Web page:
Browsing around the archives of Picture Queensland, I came across this wonderful image dated 1880. I don’t know if it was a postcard designed to send home to those in Germany or if it was part of some official literature about what to expect in Queensland. It is tentatively labelled as being in Rosewood and has the printed caption “ Erste Wohnhutte eines Deutschen Ansiedlers” or “First hut of a German settler.”
The picture is clearly posed. All the family are out the front of the house in their best clothes. One horse has been led into the picture, the other looks like it has drifted off. See, just a slab hut but TWO horses. I also love the amateurishness of the building. The huts look as if they are holding each other up and were perhaps built by someone with little building experience. But it’s shelter and did I mention the two horses? It’s certainly enough to write home about.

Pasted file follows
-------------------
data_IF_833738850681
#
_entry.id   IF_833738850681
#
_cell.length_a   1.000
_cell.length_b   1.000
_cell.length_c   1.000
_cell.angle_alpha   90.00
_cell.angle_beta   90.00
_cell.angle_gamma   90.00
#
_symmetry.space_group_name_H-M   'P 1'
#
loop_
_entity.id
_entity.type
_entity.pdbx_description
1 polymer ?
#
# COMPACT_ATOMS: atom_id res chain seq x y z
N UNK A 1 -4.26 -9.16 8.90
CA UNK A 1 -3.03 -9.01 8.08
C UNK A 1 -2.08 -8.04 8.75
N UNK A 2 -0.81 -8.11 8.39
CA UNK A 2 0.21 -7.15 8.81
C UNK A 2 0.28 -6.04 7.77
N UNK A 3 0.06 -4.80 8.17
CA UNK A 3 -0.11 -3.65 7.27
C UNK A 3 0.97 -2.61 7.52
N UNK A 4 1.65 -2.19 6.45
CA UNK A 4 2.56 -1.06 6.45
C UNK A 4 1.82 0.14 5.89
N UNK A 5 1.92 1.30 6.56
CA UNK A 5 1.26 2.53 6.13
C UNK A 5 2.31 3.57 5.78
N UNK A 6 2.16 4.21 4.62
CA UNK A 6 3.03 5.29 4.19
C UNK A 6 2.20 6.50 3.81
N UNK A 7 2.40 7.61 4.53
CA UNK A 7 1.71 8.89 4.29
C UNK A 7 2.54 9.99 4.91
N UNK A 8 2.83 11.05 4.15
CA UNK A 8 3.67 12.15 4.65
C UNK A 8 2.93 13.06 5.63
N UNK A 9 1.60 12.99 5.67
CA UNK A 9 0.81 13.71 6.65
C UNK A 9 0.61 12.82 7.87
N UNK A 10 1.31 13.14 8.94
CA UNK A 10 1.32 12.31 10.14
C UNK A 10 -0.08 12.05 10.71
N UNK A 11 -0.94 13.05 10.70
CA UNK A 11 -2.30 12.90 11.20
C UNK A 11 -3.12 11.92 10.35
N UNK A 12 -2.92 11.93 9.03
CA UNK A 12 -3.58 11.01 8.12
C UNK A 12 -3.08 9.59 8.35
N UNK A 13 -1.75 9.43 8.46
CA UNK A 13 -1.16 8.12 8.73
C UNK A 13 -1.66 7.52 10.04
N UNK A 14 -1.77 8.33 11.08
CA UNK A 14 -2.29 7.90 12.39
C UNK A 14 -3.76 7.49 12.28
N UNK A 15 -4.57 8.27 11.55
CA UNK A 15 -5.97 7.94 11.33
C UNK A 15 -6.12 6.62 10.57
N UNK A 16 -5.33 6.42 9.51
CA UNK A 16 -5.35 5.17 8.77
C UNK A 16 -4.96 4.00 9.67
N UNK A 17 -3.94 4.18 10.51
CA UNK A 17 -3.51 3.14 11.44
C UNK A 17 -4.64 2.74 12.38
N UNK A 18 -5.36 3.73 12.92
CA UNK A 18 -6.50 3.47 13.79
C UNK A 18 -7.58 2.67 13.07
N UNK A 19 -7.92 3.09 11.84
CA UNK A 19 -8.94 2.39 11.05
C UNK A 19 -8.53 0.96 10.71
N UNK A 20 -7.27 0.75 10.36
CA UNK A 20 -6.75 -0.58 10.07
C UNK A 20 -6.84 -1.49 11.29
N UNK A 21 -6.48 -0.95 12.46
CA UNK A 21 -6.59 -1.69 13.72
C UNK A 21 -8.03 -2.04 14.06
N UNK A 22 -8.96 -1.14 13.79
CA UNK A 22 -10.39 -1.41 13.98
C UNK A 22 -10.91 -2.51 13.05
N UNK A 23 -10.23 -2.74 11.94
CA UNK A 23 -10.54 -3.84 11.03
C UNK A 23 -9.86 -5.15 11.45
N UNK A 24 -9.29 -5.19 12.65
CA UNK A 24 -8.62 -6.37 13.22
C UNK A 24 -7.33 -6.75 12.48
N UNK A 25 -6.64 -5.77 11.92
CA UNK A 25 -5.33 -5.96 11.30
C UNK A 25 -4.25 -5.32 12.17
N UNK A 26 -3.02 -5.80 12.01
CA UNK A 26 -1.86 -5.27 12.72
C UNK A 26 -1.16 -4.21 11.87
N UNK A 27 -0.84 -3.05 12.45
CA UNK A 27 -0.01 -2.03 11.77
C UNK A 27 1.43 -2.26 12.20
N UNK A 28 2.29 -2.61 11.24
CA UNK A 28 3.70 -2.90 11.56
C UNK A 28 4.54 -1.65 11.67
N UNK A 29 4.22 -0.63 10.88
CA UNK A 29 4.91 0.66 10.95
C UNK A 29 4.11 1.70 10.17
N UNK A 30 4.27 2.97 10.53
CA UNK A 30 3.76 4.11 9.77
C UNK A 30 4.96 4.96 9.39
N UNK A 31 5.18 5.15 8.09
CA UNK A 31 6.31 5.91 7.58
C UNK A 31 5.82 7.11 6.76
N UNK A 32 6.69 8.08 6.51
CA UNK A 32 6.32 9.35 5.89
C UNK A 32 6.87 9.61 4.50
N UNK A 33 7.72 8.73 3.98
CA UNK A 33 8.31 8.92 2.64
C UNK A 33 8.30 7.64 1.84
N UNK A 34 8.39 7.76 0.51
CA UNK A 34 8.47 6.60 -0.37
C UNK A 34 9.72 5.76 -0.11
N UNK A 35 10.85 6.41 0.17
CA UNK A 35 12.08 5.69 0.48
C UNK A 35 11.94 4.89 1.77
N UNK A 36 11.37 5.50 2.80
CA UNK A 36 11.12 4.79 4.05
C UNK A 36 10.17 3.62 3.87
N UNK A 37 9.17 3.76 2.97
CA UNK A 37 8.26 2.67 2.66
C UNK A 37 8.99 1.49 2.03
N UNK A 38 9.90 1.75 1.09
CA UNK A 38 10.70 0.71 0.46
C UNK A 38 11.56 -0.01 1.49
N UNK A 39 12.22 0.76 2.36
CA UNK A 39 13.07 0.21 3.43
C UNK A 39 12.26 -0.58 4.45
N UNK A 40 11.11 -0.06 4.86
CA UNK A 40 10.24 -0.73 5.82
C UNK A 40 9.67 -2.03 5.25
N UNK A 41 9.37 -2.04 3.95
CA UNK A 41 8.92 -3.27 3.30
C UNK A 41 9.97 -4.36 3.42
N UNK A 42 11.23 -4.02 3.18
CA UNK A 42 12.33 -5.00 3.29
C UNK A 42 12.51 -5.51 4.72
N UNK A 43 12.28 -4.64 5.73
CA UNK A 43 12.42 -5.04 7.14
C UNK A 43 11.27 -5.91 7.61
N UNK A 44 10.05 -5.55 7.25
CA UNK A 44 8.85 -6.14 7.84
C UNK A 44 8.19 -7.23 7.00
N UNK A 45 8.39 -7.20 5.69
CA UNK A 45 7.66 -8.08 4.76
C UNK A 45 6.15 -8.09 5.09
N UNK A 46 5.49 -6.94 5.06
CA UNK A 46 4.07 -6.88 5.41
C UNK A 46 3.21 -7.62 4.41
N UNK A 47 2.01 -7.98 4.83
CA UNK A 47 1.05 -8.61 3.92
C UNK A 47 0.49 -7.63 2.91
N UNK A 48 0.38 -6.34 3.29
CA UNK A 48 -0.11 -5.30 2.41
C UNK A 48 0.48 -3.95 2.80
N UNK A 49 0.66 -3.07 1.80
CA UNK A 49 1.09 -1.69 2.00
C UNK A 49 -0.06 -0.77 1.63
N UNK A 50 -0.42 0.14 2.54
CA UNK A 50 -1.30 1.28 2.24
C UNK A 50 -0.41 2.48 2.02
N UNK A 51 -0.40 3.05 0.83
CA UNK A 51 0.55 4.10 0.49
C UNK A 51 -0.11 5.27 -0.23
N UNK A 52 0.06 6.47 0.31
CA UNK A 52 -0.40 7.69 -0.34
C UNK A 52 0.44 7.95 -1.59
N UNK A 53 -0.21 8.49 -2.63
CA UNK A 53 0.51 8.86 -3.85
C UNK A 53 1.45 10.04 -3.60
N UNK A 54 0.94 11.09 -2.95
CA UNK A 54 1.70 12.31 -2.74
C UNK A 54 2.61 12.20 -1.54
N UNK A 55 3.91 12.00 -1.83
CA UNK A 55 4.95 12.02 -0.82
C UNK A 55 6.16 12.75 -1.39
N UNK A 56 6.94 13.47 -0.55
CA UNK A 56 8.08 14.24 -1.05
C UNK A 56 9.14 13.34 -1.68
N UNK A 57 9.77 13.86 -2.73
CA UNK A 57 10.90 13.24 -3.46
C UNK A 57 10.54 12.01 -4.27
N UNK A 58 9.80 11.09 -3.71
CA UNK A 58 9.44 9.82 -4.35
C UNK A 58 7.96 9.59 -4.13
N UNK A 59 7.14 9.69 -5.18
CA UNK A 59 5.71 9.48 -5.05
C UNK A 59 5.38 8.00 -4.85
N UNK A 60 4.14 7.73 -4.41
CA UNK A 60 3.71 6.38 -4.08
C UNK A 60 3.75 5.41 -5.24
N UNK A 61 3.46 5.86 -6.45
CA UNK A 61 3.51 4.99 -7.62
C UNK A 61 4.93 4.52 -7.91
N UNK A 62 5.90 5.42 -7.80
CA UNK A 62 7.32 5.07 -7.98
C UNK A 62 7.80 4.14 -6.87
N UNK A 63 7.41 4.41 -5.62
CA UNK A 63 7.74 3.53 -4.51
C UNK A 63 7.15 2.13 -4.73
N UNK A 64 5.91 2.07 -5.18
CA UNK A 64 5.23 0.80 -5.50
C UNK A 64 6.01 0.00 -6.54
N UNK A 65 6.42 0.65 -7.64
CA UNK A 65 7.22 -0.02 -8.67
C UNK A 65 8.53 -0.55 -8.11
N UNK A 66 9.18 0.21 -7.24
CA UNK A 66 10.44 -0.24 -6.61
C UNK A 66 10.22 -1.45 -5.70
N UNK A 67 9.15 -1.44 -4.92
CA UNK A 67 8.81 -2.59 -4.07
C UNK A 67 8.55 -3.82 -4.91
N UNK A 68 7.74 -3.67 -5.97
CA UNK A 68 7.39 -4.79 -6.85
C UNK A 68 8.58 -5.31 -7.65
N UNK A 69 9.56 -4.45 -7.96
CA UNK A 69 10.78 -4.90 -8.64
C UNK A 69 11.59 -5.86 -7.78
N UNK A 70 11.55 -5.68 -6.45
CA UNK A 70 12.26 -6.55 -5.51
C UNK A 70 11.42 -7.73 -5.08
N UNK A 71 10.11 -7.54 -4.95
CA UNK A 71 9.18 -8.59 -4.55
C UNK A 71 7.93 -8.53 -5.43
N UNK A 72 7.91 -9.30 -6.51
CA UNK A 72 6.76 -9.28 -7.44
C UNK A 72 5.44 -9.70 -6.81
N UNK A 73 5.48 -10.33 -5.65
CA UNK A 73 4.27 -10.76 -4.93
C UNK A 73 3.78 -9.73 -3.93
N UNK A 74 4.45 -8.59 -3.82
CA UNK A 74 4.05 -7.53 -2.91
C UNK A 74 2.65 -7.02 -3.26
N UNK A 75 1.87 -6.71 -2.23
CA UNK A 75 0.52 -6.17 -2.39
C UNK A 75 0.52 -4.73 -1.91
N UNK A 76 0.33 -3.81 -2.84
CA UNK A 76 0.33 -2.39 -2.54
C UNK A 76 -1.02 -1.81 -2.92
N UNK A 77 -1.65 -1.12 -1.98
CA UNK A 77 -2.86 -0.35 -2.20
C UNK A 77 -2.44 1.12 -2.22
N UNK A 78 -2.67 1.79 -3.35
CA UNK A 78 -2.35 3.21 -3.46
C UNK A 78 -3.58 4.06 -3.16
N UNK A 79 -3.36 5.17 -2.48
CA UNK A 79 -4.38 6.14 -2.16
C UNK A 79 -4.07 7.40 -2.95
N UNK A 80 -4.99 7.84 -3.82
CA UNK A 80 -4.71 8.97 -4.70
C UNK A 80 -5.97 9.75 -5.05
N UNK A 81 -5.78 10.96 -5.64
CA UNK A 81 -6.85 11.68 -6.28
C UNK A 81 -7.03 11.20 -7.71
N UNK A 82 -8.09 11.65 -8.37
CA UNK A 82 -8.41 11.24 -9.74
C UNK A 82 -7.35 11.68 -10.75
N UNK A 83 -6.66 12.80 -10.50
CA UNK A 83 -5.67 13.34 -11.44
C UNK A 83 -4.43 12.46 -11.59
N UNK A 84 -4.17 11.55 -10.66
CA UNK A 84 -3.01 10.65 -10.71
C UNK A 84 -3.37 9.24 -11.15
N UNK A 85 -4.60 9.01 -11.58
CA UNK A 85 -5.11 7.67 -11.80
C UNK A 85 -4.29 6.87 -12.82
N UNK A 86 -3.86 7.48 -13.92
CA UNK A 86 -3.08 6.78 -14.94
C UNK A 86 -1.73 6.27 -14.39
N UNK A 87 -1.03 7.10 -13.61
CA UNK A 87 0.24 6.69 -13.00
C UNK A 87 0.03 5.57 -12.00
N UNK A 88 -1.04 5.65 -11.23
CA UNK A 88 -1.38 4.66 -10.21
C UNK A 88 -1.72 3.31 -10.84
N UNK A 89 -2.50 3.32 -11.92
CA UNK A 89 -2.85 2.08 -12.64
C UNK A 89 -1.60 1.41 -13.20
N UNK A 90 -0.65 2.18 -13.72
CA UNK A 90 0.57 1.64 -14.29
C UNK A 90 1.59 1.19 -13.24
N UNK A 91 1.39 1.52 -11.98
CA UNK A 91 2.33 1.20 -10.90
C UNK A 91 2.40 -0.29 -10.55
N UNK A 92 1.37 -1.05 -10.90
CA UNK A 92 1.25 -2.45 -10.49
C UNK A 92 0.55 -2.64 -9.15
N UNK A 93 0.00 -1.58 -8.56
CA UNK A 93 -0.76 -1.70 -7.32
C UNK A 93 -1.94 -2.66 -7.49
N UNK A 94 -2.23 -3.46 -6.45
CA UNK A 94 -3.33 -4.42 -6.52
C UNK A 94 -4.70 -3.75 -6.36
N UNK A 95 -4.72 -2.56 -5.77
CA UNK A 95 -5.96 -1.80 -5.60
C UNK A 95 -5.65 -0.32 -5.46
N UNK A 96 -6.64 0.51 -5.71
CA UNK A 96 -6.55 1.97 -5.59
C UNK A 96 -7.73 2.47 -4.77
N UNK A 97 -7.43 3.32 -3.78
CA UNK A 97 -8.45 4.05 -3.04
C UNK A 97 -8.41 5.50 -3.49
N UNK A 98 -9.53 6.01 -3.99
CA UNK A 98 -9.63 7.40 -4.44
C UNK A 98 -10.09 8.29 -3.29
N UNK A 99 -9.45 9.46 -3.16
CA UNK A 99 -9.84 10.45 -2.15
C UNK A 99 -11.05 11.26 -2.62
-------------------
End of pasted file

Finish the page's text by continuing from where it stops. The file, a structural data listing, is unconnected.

I found another image of a German farming family taken in 1872. Here too the family are lined up in their best clothes. Here too, what I take to be the father is proudly displaying his horses, one for riding, the other for the wagon. The radical difference is the buildings – brick shed, tiled roof, semi-timbered walls. If it wasn’t for the towering gum trees behind the buildings, you could have been in any prosperous European farmyard. The farm is in Bethania, on the Logan River. Twenty-two families on the Susanne Godeffroy (which arrived in Brisbane on 17th January 1864 from Hamburg) founded a community based largely on their shared religious values of Old Lutheranism. They appear to have prospered.